In the same way it’s now possible to describe an image and see it instantly created by DALL-E or Midjourney, it may be possible to do something similar with proteins, creating drugs at a rate exponentially higher than was ever thought possible.
“The intersection of ML [machine learning] and bio is where we’re going to see the greatest positive impact on humanity. I think we’ll be able to address most diseases and other quality of life issues,” Kyle Vogt, the CEO of robotaxi company Cruise, said in a text message exchange with Semafor. He said that if he had to start a new company today, it would be in biotech.
“All of a sudden, the industry needs technologists,” said Nan Li, co-founder of Dimension, a new venture firm focused on the intersection of life sciences and software. “From data science skills, broad AI skills, the fields are merging in a pretty big way and life science as a category is opening its doors.”
Hugging Face, one of the hottest companies in AI that serves as a repository of the latest open-source models, employs an expert focused on the healthcare and biomedicine field, showing just how intertwined the latest advances in AI are with biotech.
Katie Link, who was in medical school before taking a sabbatical to join Hugging Face, said the AI models aimed at the healthcare space, such as the Nucleotide Transformer model, are exploding on the platform.
That’s bringing people together, allowing traditional life sciences researchers to collaborate with machine learning experts to advance new models and techniques in life sciences.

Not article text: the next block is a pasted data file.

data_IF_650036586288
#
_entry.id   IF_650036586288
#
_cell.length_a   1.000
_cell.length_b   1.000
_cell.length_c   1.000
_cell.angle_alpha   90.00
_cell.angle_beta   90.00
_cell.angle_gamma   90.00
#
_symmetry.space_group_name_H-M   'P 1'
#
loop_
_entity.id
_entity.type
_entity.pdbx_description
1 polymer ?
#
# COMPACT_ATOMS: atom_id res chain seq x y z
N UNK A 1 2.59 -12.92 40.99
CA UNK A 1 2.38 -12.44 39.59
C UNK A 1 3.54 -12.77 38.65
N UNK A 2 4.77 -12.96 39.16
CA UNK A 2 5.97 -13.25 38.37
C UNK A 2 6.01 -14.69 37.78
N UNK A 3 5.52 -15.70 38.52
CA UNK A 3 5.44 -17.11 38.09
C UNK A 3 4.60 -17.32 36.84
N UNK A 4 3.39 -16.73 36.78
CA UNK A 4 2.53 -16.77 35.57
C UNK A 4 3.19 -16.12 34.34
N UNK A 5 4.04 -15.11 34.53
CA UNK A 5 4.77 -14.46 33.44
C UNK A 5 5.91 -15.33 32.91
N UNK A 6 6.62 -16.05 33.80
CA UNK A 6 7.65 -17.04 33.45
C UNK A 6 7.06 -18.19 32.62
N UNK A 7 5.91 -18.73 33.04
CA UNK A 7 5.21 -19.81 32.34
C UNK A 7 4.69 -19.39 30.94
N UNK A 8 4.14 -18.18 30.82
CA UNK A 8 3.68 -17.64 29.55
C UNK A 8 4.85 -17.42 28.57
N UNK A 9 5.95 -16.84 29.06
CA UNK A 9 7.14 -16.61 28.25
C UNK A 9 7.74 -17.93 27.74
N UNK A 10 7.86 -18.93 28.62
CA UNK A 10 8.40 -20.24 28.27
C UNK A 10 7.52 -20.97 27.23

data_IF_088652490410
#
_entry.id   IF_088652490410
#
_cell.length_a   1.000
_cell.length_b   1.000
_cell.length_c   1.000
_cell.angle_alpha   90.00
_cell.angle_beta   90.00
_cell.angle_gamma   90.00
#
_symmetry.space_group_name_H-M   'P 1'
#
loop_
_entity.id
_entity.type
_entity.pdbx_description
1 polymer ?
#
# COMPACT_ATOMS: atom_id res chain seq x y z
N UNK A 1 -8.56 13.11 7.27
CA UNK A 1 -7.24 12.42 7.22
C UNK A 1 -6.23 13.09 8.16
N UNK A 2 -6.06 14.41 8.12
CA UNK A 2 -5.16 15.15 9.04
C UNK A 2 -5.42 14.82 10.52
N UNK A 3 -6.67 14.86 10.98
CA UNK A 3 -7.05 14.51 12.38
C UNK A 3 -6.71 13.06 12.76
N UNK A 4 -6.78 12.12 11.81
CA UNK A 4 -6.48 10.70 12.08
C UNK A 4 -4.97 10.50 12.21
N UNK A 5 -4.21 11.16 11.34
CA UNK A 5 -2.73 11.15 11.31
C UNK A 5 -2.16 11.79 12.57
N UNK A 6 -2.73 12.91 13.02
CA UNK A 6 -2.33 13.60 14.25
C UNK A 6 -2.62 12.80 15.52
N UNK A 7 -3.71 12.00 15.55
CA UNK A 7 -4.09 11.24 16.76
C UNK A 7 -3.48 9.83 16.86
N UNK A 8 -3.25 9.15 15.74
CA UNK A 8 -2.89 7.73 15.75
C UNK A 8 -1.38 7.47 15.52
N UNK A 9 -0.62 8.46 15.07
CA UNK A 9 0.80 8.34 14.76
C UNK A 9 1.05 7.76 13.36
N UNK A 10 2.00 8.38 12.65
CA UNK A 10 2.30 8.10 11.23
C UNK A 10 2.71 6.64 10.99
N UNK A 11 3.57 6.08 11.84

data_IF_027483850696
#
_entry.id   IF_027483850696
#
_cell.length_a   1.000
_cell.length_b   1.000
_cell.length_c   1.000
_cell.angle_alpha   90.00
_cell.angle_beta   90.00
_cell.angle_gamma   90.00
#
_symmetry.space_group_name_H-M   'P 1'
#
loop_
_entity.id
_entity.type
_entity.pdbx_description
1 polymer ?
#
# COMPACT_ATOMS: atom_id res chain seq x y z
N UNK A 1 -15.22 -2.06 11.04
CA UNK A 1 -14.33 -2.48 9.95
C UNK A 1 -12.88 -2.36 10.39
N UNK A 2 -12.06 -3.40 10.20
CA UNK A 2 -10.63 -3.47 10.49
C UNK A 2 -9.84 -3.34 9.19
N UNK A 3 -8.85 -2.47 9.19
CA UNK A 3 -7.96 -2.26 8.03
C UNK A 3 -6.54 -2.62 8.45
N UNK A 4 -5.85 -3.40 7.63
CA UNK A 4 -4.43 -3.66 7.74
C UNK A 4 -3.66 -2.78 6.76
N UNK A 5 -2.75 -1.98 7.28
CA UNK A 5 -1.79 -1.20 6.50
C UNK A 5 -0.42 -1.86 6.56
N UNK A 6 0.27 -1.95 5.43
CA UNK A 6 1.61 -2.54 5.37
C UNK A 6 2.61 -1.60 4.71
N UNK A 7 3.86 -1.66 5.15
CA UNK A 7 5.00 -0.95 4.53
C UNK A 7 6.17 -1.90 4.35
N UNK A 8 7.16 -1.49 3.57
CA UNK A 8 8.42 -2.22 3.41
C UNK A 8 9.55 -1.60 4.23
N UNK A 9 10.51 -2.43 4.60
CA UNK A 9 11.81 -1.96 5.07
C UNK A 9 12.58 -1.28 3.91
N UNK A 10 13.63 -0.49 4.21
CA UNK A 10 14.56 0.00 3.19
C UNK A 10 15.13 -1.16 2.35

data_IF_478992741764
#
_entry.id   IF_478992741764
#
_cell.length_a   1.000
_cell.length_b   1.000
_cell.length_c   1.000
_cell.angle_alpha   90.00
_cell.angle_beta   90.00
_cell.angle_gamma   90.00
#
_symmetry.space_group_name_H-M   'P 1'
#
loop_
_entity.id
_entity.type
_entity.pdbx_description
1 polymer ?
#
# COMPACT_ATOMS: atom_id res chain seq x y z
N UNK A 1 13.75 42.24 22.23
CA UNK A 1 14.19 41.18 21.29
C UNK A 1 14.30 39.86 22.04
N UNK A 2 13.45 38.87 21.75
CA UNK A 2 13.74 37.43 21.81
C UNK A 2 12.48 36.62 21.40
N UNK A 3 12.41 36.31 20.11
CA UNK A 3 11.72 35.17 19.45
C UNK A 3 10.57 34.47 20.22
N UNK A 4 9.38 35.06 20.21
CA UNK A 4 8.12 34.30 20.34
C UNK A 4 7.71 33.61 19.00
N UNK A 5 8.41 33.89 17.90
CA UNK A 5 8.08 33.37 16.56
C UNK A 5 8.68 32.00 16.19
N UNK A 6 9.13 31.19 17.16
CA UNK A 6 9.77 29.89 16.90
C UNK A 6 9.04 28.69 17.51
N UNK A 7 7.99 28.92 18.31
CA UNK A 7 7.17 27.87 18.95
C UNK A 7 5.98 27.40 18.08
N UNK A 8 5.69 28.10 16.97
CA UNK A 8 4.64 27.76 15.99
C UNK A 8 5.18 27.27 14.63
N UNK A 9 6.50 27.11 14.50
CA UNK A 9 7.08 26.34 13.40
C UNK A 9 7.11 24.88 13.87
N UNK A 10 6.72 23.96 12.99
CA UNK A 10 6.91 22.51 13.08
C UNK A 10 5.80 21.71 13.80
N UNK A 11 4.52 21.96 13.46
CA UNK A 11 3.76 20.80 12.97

“We were actually more of an AI winter cycle within the healthcare and AI space right before ChatGPT happened. But now it's just completely switched,” she said.
In the meantime, Silicon Valley is spawning new biotech entrepreneurs, increasing competition in the industry.
Frank Li, a computer scientist who has worked at companies like Palantir and Google, said he had an epiphany while working in machine learning at the search engine giant. “It hit me one day that a lot of the very same exciting technologies that were being deployed for consumer technologies could be very gainfully deployed into life sciences,” he said.
Li began working on AI at Alphabet-owned Calico Labs, which is aimed at increasing the human lifespan. Now, he’s launching his own biotech firm, called Stately Bio, that is still in stealth mode.
In life sciences, even “curing cancer” is thinking small, Li says, because that would only increase overall life expectancy by a few years. “The opportunity is really much more immense than that,” he says.
Some of the greatest minds in artificial intelligence are moving into life sciences. Why? Because curing disease is now one of the most interesting and cutting-edge areas of computer science.
And it happened because people love photos of cute cats and ludicrous conspiracy theories.